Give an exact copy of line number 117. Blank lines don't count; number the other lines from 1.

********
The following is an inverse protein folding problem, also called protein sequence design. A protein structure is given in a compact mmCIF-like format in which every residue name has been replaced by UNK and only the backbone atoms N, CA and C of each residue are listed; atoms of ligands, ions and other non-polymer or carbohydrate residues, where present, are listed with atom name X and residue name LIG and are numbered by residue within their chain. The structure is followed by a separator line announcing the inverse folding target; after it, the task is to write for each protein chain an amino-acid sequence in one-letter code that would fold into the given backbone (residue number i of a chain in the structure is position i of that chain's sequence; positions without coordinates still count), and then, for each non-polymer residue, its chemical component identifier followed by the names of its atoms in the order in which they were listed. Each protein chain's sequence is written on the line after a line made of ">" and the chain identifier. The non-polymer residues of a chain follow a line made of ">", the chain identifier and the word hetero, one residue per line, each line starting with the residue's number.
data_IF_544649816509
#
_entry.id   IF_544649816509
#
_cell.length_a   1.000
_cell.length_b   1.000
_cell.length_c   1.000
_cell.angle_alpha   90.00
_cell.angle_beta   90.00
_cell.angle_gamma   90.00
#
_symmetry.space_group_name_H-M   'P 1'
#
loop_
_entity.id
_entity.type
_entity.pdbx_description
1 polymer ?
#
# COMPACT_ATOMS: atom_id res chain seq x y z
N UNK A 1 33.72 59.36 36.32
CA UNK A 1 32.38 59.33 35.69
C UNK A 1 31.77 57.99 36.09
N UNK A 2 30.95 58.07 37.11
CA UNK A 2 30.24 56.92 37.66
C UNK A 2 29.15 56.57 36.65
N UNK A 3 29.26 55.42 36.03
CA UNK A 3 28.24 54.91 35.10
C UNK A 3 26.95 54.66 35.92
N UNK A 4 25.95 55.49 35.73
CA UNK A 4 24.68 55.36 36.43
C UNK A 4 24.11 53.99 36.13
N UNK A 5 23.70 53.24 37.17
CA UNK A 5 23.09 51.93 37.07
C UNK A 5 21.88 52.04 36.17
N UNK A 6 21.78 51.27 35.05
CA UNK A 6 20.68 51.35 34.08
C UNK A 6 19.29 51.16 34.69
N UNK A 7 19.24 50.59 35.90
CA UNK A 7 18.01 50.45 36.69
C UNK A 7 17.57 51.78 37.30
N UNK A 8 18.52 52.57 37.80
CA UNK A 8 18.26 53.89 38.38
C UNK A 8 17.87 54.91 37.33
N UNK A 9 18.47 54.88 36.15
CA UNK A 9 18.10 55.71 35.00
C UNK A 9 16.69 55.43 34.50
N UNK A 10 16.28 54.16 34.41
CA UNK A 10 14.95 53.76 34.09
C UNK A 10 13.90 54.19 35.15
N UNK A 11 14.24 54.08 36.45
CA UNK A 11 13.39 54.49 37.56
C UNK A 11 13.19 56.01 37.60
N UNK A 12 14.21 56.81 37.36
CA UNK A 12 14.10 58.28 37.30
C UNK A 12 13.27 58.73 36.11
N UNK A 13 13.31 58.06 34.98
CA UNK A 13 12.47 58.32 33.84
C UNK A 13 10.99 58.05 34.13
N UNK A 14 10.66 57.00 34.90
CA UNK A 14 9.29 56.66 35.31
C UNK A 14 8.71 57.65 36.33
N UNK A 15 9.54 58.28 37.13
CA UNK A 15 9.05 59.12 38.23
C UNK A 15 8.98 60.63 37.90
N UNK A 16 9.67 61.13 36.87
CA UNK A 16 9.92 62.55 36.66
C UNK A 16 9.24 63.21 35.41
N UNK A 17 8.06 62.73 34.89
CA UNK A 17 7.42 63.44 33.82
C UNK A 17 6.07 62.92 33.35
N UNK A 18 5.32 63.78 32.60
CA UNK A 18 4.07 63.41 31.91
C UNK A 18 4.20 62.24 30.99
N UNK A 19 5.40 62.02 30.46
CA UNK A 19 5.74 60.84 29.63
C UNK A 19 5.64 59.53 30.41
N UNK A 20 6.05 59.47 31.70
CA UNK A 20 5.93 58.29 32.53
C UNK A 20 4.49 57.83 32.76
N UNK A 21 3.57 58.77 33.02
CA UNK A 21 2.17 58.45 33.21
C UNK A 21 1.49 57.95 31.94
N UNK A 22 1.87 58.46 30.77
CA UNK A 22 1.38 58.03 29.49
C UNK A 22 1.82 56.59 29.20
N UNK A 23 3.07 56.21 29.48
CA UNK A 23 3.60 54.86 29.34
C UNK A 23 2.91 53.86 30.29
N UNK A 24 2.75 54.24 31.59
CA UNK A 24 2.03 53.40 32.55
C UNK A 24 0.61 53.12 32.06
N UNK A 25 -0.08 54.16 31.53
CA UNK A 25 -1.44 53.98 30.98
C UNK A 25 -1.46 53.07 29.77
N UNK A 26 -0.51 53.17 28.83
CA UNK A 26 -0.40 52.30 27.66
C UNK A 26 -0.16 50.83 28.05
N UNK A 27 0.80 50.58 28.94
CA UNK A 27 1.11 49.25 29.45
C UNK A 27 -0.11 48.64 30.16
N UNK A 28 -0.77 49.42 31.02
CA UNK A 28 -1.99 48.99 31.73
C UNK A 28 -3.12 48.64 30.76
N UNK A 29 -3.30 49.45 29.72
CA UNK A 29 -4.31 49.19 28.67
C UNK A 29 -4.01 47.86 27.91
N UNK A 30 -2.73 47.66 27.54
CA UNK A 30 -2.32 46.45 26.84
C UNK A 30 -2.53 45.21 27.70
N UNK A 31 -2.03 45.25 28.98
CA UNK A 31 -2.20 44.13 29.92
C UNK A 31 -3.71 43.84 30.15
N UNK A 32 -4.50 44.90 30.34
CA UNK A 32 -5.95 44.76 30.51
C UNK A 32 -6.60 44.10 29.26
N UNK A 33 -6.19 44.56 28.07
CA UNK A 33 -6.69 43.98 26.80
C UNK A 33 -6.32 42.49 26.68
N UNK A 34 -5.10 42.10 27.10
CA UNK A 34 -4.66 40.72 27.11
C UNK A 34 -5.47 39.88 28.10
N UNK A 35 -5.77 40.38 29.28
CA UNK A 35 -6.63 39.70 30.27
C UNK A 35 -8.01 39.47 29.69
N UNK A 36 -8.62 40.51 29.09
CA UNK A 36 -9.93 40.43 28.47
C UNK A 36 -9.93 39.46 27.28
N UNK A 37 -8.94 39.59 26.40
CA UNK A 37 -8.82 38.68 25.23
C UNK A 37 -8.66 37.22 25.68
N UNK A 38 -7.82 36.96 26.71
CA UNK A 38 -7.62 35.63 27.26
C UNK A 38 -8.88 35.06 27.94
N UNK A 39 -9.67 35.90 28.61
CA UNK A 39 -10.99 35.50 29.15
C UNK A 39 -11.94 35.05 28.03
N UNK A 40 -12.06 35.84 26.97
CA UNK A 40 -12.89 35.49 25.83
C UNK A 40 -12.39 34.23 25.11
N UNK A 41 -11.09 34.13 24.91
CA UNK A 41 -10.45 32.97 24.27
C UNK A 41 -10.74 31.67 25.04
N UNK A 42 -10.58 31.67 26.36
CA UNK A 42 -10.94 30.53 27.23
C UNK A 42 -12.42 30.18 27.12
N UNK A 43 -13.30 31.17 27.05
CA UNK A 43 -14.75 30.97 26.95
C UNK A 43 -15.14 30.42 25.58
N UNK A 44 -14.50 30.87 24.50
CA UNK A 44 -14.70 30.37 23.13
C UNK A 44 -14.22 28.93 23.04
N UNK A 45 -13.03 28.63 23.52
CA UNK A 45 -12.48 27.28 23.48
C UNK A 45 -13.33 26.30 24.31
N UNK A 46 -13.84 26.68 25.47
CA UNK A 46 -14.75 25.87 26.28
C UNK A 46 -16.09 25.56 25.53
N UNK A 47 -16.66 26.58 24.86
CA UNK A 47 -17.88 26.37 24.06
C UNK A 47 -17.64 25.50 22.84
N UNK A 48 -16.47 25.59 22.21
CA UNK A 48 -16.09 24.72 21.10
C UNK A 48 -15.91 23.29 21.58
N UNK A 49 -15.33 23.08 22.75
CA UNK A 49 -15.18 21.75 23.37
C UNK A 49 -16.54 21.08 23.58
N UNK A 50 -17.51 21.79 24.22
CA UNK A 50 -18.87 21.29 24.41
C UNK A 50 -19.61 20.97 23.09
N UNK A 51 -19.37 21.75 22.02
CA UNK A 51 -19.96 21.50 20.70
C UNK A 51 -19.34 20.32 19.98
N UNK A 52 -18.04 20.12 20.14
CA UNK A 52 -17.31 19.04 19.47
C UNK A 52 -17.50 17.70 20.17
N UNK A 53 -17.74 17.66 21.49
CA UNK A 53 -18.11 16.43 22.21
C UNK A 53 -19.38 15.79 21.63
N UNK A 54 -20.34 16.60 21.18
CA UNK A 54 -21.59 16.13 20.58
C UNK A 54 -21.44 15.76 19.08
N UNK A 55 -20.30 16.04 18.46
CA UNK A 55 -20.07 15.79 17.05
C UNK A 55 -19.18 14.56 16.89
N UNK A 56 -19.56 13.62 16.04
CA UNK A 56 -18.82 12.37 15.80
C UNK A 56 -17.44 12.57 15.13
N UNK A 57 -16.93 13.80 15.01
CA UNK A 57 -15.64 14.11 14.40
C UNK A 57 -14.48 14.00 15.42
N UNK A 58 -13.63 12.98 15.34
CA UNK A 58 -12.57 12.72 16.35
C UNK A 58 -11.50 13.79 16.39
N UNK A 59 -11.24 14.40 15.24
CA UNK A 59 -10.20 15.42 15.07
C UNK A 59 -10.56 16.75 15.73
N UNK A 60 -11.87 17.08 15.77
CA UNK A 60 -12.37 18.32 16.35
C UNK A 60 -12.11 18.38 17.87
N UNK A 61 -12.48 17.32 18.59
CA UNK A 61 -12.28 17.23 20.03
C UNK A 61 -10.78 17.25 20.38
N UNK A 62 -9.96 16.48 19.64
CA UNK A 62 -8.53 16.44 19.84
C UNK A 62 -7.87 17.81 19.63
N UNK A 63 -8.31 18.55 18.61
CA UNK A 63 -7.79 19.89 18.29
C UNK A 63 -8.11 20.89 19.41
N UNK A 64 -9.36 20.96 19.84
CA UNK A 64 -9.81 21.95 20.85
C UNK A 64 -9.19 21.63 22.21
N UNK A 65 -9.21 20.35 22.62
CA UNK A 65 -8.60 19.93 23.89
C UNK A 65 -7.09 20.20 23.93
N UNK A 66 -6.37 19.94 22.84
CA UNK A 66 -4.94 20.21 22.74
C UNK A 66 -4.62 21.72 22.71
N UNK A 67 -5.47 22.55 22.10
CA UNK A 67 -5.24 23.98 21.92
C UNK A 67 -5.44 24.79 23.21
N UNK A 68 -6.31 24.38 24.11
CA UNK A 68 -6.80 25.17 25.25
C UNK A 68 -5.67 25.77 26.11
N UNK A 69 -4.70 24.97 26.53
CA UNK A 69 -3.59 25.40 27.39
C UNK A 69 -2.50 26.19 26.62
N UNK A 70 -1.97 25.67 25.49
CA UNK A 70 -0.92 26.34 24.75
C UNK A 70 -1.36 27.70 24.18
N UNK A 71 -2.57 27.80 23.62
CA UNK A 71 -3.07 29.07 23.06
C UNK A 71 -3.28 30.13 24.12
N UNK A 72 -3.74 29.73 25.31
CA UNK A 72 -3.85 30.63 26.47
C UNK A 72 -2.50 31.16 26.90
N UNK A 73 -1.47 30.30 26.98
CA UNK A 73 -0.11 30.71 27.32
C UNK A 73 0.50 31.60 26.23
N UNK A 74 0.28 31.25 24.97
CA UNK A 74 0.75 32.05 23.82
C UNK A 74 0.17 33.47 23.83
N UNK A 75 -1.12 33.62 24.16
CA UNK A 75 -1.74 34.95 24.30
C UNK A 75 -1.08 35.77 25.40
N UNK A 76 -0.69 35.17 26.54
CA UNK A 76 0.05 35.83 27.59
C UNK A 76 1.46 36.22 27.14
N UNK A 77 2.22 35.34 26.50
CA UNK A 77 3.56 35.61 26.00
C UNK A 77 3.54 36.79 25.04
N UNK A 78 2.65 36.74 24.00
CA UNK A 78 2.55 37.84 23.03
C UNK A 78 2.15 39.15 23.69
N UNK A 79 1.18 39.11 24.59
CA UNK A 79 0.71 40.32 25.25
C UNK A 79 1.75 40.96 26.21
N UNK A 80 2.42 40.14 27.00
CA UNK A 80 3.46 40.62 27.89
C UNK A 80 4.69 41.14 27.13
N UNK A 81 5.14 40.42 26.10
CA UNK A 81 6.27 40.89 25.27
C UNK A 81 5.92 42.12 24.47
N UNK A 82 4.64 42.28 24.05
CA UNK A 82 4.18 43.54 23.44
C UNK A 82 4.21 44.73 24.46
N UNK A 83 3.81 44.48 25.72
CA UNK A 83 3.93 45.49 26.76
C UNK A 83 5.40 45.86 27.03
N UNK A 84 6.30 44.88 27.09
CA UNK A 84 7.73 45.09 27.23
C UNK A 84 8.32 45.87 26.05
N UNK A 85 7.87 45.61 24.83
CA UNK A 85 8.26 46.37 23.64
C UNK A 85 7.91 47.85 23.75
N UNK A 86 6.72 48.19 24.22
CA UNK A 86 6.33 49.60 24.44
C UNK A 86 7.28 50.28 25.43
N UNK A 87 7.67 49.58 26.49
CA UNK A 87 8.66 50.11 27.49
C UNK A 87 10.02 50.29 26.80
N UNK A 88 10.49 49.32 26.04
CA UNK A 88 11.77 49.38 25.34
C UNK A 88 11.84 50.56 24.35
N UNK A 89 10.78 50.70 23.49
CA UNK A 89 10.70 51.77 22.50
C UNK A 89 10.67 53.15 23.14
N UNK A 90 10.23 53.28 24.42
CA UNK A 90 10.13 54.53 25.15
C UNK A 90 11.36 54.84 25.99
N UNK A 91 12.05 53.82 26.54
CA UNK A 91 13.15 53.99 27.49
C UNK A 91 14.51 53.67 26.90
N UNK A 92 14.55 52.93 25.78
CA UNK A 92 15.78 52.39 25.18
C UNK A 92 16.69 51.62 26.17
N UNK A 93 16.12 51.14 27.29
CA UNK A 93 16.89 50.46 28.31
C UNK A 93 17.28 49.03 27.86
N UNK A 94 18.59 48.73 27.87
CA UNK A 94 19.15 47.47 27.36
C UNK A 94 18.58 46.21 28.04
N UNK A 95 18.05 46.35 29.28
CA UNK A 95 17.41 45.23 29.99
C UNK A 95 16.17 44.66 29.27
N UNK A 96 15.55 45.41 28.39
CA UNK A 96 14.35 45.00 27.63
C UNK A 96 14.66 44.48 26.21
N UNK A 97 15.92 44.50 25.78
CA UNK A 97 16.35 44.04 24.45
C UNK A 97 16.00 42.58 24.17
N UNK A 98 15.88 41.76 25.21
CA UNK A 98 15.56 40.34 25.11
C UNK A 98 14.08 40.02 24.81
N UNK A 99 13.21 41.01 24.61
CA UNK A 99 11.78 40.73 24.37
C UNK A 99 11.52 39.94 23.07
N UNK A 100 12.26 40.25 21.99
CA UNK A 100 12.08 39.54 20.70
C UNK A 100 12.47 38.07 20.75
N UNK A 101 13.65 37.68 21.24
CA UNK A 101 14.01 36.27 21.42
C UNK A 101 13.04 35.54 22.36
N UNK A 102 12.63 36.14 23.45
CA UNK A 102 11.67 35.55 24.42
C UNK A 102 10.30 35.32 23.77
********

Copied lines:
C UNK A 32 -6.60 44.10 29.26